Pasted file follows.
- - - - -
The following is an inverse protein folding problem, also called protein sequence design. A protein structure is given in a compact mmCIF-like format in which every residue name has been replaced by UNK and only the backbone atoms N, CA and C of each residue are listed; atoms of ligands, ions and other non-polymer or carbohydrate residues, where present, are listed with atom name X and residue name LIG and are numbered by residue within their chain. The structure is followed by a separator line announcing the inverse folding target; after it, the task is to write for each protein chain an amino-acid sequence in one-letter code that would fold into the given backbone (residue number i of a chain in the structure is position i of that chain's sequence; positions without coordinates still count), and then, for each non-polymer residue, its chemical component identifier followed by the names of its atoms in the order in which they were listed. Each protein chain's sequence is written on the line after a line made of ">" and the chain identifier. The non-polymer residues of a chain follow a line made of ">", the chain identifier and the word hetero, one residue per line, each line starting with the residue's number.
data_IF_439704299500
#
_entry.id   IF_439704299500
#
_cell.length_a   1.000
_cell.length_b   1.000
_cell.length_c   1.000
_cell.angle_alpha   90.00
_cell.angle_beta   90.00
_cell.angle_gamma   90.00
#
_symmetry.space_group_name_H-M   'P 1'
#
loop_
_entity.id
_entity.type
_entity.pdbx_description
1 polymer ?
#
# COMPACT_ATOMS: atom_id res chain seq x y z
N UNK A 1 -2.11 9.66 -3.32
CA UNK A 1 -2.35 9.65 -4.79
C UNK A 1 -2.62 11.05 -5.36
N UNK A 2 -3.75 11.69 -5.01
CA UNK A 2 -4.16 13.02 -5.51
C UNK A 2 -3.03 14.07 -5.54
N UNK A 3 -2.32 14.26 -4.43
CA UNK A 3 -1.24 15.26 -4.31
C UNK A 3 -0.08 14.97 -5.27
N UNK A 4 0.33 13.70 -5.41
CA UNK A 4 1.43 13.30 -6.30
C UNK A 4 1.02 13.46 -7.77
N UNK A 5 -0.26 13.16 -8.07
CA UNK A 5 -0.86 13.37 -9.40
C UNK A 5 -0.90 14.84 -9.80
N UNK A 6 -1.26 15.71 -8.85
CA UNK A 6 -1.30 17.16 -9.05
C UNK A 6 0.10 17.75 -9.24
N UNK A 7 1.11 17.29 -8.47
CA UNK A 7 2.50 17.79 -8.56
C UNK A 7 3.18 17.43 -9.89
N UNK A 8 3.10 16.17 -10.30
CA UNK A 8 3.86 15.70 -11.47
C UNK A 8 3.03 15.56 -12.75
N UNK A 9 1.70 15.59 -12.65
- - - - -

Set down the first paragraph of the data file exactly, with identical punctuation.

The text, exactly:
The following is an inverse protein folding problem, also called protein sequence design. A protein structure is given in a compact mmCIF-like format in which every residue name has been replaced by UNK and only the backbone atoms N, CA and C of each residue are listed; atoms of ligands, ions and other non-polymer or carbohydrate residues, where present, are listed with atom name X and residue name LIG and are numbered by residue within their chain. The structure is followed by a separator line announcing the inverse folding target; after it, the task is to write for each protein chain an amino-acid sequence in one-letter code that would fold into the given backbone (residue number i of a chain in the structure is position i of that chain's sequence; positions without coordinates still count), and then, for each non-polymer residue, its chemical component identifier followed by the names of its atoms in the order in which they were listed. Each protein chain's sequence is written on the line after a line made of ">" and the chain identifier. The non-polymer residues of a chain follow a line made of ">", the chain identifier and the word hetero, one residue per line, each line starting with the residue's number.